By Michael Getler
August 1, 2008
Last week's column about a segment on the NewsHour moderated by Margaret Warner with guests Max Boot and Lawrence Korb — informal campaign advisers, respectively, to Sens. John McCain and Barack Obama — included several letters that were sharply critical of the way this discussion was handled and Boot's domination of the time and talking points.
The dispute continues in this week's Mailbag, with viewers offering different perspectives on that segment, taking issue with some of my assessments, and expressing a point that is actually heard rather frequently: the frustration of listening to representatives of opposing political candidates in the same segment.
And, a Program Note: I expect to be away from the office for a while early in August. But please keep the e-mails and phone calls coming. They will be read, listened to and acted upon.
Here Are the Letters
I would like to second and expand on the comment by George Lusk in your July 28th column. Mr. Lusk requests that the NH not invite representatives of the candidates on together. I agree. Further, in my opinion, the least valuable segments of the NH are those where guests on the opposite sides of an issue square off to spare whether they are politicians or otherwise. I much prefer either one-on-one interviews or genuine exchanges of opinion. There is a limit to even the NH's able moderators can do to achieve a balanced discussion.
Tom Morgan, Arlington Heights, IL
Margaret Warner made a heroic effort to control the Max Boot/Lawrence Korb exchange, but I have come to the conclusion that the NewsHour should stay away from segments where representatives of each campaign presume to discuss issues. These exchanges are never illuminating. Instead, please stick to guests who are analysts, rather than cheerleaders. And while the political correspondents (Shields/Brooks) are expected to come from a particular point of view, they don't interrupt each other and shout. We do not need any more shouters on TV. Thanks.
Lois Jeffrey, Bend, OR
The PBS Ombudsman should be more ashamed of capitulating to some squawking liberals who don't like seeing their ideas argued against. What is more noteworthy is that no one seems to have a problem with the rude and disrespectful behavior of Mr. Korb, who tersely and argumentatively interrupted Mr. Boot. Mr. Korb made a factually inaccurate and bizarre statement, which Mr. Boot correctly pointed out. Accept it. Learn from it. Move forward.
J. C., Los Angeles, CA
Those who are soooo upset that Max Boot gave long answers in the interview might bear in mind that getting to the actual truth sometimes takes longer than if all you are trying to do is promote a transparent spin. Too bad that Obama is all fluff, no substance, and has little grasp of the facts — that seems to be all the Left can find nowadays — and the Right ain't all that much better!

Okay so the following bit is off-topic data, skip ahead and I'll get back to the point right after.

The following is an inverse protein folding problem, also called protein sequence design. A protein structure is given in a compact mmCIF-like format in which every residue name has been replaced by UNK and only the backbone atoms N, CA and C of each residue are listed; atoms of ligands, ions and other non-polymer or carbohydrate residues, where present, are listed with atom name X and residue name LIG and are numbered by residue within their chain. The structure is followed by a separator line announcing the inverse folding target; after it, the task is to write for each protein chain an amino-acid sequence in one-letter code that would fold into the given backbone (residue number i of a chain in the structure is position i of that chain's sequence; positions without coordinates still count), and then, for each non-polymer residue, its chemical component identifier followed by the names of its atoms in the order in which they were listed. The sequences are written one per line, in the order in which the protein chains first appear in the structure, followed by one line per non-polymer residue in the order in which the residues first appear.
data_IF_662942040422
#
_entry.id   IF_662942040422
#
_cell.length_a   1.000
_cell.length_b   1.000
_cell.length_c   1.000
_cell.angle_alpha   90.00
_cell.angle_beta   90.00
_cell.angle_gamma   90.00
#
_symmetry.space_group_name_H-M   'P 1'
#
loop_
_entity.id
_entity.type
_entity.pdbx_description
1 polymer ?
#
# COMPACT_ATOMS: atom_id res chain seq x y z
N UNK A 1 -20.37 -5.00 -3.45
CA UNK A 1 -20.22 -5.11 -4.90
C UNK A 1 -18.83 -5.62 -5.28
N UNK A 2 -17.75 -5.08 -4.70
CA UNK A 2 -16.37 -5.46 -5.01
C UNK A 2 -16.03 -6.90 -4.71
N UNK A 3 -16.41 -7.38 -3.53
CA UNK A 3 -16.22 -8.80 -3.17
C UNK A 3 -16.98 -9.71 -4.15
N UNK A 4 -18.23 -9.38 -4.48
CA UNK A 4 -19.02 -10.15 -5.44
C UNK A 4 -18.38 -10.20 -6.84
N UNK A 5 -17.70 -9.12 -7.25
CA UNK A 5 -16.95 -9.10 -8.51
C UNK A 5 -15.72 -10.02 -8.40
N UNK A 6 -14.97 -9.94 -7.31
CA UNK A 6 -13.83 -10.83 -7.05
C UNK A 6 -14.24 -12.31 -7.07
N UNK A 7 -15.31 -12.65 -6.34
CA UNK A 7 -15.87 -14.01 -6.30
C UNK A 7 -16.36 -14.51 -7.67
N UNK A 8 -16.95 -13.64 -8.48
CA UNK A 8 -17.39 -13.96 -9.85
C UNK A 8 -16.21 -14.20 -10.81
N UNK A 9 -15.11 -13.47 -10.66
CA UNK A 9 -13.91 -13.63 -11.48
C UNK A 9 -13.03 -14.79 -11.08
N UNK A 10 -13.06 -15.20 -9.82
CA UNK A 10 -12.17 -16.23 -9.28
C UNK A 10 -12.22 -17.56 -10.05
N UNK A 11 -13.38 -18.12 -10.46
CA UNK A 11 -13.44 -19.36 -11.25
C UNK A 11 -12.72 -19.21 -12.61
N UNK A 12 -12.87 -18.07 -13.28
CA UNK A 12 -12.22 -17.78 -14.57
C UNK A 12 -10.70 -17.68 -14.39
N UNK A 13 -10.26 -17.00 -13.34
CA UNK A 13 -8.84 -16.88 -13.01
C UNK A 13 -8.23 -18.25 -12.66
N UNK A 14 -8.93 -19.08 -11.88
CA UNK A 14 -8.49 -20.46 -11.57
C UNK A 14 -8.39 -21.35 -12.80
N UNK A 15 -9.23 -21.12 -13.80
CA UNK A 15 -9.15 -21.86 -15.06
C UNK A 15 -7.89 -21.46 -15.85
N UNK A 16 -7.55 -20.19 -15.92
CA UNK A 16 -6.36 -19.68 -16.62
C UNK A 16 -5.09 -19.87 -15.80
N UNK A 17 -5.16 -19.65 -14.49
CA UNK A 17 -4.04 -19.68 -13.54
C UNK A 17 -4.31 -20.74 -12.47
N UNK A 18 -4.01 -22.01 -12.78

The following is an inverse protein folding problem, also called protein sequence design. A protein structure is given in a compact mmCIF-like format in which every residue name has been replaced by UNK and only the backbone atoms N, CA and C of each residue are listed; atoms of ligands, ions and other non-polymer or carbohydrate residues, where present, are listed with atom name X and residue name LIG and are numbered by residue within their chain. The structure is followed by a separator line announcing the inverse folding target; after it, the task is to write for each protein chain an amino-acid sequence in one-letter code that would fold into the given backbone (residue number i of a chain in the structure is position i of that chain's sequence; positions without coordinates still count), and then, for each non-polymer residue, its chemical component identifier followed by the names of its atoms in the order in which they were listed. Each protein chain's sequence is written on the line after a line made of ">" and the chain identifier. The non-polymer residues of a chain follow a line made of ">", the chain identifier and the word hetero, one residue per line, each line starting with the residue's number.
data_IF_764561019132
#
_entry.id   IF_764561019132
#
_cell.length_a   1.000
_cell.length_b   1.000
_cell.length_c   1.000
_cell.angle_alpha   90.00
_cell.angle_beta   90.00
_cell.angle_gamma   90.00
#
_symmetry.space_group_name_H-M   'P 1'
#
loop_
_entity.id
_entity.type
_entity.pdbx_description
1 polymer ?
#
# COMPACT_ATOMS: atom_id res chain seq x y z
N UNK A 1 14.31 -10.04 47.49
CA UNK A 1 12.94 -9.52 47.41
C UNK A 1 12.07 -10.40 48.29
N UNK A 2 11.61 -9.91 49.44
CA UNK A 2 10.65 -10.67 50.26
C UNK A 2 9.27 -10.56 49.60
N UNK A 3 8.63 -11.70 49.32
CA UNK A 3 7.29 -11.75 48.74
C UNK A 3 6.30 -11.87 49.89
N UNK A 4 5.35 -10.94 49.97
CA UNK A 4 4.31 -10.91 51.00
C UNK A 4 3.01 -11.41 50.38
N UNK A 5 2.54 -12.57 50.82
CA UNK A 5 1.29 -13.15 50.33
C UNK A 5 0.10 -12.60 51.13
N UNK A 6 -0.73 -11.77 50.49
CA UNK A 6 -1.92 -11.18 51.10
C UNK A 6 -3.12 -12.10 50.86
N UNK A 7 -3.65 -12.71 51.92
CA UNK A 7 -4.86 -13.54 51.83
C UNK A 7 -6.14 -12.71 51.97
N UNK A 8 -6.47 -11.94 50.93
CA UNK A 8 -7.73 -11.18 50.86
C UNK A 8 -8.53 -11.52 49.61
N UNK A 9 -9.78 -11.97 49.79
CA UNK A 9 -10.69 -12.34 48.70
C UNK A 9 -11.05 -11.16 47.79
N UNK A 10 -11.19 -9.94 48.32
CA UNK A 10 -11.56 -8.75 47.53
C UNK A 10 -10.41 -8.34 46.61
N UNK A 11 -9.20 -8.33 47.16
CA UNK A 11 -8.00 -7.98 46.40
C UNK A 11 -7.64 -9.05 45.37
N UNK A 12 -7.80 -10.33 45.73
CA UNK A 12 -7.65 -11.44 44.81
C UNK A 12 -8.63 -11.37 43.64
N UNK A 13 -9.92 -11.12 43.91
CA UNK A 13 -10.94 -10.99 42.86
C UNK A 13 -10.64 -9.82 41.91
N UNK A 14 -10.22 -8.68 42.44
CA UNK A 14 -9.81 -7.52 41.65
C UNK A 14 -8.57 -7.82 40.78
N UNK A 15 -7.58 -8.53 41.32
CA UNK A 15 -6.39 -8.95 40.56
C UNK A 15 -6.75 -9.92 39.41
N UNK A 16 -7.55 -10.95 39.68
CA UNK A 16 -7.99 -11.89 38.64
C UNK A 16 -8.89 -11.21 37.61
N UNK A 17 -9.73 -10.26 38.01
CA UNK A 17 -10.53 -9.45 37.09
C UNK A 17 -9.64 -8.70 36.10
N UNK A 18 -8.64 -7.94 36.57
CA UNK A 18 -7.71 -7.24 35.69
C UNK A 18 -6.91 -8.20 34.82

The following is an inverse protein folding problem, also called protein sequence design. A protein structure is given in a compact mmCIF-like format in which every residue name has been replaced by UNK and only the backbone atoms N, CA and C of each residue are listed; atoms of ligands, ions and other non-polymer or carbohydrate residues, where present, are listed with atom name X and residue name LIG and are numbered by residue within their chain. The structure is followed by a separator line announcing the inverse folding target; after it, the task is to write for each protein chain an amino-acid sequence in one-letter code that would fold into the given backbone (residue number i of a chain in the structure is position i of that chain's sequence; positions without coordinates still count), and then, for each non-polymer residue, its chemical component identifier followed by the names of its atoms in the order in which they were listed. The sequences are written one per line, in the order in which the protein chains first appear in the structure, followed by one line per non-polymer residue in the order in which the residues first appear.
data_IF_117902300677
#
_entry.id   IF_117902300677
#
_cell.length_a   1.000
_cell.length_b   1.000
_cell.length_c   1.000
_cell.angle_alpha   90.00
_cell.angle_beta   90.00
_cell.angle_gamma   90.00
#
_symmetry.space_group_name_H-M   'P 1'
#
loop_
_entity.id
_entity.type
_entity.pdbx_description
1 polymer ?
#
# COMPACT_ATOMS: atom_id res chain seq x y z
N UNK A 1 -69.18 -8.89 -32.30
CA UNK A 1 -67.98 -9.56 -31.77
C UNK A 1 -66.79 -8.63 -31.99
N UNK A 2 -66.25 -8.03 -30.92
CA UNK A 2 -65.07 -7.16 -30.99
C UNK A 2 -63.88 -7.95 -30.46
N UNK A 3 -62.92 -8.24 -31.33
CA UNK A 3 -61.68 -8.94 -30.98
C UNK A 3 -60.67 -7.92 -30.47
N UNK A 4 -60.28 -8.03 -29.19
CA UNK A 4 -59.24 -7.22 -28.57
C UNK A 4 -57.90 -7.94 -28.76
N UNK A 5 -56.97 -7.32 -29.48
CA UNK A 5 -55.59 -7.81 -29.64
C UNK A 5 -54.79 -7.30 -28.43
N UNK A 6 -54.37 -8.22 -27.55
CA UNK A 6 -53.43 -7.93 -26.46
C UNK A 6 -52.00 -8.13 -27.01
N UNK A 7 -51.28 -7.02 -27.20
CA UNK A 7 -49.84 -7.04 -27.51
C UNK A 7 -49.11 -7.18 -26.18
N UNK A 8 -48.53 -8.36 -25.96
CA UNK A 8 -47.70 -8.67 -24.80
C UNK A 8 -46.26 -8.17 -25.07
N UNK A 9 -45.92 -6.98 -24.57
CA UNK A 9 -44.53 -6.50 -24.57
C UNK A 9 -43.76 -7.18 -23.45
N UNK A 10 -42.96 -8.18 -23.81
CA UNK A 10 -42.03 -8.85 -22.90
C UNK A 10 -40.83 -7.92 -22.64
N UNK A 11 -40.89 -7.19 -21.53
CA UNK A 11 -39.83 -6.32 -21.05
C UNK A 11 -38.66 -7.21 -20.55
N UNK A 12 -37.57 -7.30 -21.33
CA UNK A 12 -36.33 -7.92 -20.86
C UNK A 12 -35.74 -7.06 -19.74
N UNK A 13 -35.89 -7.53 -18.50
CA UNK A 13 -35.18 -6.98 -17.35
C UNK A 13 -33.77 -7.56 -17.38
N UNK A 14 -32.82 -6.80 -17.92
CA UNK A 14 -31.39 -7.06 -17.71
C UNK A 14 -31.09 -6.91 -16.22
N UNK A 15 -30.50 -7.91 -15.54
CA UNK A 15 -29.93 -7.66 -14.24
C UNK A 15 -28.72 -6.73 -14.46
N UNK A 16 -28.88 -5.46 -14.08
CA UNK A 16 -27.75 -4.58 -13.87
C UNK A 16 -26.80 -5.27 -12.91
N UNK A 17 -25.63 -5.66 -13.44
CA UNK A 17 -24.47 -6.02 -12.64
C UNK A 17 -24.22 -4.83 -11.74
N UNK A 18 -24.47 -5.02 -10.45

R. P., Indianapolis, IN
Get used to it — there's going to be 100 more days of this kind of brown-collar bullying, with similar deer-in-the-headlights responses from moderators who've forgotten the Boer Right's antics during the Florida recount.
Steven Mikulan, Los Angeles, CA
Max Boot is "well-informed"? Good grief. How can you say such a thing about an inveterate liar and apologist for all things Bush and Cheney going back to the fraudulent WMD pretext for war, the "successes" of the war, the threat of Iran, ad infinitum. It remains astonishing and dismaying to me that op-ed pages still carry this right wing [expletive deleted] belligerent and wrongheaded polemics. And that would go for the NewsHour as well. Under the shield of "balance" you give airtime to a proven dissembler. This enlightens no one and helps explain why the majority of the public apparently thought Saddam Hussein was behind the 9/11 attacks.
I'm sure it would be considered bad manners at oh-so-polite PBS, but I wish someone would ask the war-mongering Mr. Boot if he feels any moral responsibility for the thousands of lives lost and mangled and destroyed in a hideous debacle he cheered from the outset. That's the least Warner could have done after allowing such a scoundrel on television in the first place.
Sean Mitchell, South Pasadena, CA
Re: Max Boot punking Lawrence Korb and Margaret Warner. I saw Tim Russert let Bill O'Reilly of all people berate fellow guest Paul Krugman without making any particular point and Russert didn't do a thing about it. In fact, he seemed gleeful like he did talking about football or something innocuous. One upshot of this is that Max Boot probably won't be back on PBS and will be shunted to Fox Noise with all the other "big opinion, little fact" blowhards. So he wasn't as smart as you might think.
Scores of e-mails arrived this past week from people who said they had "heard" or they had come to "understand" that PBS was going to broadcast a program this fall called "The Bible's Buried Secrets" and they were certain they were not going to like it. Here's a typical letter:
"I understand that you plan to air, on November 18th, a program that says the Old Testament is a bunch of made-up stories that never happened. It (The Bible's Buried Secrets) even says the Bible is not true.